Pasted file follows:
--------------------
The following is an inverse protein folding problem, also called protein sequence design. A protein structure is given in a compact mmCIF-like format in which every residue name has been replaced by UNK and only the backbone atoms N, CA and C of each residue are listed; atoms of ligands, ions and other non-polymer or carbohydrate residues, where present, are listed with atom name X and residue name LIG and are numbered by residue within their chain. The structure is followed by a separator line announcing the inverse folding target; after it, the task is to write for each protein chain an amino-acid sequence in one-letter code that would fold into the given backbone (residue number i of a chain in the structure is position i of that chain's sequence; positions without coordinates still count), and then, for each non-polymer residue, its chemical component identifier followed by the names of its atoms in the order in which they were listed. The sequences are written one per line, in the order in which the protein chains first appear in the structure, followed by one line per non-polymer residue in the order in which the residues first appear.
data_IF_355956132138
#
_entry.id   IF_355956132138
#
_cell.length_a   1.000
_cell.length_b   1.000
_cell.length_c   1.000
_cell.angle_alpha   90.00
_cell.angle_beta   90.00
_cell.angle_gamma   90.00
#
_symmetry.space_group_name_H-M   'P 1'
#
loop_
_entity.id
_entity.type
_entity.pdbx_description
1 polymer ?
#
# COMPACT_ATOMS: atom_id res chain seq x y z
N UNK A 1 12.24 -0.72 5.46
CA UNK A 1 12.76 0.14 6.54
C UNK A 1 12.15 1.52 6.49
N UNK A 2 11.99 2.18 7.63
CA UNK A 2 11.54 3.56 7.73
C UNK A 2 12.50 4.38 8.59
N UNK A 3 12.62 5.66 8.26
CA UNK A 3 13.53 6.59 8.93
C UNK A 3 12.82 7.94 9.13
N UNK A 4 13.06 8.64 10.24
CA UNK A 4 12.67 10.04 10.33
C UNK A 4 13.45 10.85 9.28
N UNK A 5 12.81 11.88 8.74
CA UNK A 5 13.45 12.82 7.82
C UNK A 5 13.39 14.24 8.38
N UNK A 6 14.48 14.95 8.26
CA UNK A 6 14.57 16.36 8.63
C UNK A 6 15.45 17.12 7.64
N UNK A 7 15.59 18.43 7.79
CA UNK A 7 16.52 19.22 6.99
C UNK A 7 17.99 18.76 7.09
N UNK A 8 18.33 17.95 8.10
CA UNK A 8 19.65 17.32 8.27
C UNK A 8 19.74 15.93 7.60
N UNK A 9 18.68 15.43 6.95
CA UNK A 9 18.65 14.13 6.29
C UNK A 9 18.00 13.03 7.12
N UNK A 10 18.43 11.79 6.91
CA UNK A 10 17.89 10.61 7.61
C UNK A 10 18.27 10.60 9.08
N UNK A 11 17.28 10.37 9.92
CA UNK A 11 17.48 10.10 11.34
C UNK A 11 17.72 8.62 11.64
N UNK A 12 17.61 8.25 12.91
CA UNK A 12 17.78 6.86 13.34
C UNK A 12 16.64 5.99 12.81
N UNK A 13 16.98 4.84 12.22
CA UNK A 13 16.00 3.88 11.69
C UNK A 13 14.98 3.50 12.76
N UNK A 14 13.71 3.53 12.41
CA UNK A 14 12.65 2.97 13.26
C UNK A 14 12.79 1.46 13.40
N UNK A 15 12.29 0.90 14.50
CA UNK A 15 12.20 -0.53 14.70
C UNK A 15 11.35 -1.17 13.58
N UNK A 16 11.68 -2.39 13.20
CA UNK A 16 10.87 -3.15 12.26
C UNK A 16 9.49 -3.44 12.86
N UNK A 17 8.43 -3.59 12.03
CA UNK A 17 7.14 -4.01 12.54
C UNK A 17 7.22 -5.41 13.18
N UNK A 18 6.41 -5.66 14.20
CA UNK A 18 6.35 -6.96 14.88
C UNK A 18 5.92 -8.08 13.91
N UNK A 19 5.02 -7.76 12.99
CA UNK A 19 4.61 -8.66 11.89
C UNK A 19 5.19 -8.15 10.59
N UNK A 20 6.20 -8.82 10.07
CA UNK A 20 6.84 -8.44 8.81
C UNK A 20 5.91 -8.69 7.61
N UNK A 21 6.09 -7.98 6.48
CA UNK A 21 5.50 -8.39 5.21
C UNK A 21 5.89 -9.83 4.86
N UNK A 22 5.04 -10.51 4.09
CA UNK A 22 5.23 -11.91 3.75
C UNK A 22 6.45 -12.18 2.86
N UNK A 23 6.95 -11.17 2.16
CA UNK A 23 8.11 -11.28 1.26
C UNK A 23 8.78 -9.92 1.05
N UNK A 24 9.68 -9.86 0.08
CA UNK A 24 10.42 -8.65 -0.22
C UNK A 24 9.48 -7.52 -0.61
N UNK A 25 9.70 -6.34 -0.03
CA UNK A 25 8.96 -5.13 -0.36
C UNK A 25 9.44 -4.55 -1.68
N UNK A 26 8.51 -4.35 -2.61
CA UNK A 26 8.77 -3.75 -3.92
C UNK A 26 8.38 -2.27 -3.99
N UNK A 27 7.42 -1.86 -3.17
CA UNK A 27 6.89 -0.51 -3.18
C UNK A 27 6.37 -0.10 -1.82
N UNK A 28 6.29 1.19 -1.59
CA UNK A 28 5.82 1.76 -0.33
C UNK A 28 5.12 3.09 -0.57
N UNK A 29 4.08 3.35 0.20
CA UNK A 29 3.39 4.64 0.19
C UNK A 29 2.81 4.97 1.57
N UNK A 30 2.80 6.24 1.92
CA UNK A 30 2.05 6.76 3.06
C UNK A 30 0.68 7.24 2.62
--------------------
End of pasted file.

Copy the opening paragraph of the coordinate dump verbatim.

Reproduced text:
The following is an inverse protein folding problem, also called protein sequence design. A protein structure is given in a compact mmCIF-like format in which every residue name has been replaced by UNK and only the backbone atoms N, CA and C of each residue are listed; atoms of ligands, ions and other non-polymer or carbohydrate residues, where present, are listed with atom name X and residue name LIG and are numbered by residue within their chain. The structure is followed by a separator line announcing the inverse folding target; after it, the task is to write for each protein chain an amino-acid sequence in one-letter code that would fold into the given backbone (residue number i of a chain in the structure is position i of that chain's sequence; positions without coordinates still count), and then, for each non-polymer residue, its chemical component identifier followed by the names of its atoms in the order in which they were listed. The sequences are written one per line, in the order in which the protein chains first appear in the structure, followed by one line per non-polymer residue in the order in which the residues first appear.